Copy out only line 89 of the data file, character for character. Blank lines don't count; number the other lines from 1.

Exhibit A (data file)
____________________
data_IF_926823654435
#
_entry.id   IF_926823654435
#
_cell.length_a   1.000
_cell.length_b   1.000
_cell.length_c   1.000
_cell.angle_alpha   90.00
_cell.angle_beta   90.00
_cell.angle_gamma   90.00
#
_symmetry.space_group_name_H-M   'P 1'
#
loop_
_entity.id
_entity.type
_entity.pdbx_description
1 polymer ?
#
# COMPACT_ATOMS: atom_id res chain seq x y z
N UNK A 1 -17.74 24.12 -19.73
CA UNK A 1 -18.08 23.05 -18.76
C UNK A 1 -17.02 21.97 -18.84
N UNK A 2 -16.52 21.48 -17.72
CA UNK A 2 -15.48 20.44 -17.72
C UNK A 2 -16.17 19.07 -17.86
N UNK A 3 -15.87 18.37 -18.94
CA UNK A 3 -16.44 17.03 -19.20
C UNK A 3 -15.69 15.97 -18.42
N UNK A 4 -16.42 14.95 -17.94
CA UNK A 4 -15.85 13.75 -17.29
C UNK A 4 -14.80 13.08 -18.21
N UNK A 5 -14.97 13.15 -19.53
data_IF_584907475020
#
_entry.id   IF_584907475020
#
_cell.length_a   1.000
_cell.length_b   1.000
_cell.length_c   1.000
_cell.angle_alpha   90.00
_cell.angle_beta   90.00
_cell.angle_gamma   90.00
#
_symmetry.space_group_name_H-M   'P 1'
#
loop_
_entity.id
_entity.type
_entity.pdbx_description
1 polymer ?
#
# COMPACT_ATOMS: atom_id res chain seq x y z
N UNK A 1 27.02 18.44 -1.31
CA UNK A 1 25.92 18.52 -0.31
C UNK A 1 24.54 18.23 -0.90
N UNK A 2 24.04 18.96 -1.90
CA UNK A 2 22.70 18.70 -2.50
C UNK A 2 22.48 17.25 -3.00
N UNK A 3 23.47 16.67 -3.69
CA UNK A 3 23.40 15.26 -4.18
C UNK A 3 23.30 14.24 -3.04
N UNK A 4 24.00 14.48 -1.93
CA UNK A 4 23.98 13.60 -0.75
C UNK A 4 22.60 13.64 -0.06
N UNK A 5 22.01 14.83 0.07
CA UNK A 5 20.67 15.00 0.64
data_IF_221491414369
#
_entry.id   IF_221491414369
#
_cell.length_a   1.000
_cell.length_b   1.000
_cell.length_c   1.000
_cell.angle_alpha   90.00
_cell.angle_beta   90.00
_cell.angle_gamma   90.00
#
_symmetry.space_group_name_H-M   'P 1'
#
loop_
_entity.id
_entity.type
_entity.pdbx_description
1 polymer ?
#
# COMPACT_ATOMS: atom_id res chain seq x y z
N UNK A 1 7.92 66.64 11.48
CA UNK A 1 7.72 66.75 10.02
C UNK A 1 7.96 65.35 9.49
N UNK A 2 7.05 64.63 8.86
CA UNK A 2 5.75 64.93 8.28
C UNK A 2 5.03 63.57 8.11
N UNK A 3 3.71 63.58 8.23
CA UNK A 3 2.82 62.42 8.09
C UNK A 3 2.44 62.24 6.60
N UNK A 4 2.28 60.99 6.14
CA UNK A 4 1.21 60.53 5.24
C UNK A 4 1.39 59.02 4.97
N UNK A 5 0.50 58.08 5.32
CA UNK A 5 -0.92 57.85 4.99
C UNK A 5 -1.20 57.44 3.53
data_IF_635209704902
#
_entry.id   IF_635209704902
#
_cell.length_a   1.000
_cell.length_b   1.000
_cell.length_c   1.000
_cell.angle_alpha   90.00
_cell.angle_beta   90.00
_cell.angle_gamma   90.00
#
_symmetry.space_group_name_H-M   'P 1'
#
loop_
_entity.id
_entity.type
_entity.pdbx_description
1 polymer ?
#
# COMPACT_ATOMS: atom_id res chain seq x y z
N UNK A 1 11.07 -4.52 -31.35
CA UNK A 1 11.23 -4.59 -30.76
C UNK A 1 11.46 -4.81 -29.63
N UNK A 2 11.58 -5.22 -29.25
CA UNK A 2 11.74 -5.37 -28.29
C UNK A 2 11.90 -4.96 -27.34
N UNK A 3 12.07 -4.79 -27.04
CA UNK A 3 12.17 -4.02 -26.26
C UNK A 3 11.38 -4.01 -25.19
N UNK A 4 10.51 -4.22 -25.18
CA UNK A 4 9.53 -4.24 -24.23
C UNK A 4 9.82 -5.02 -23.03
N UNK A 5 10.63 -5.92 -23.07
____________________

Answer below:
CA UNK A 1 7.72 66.75 10.02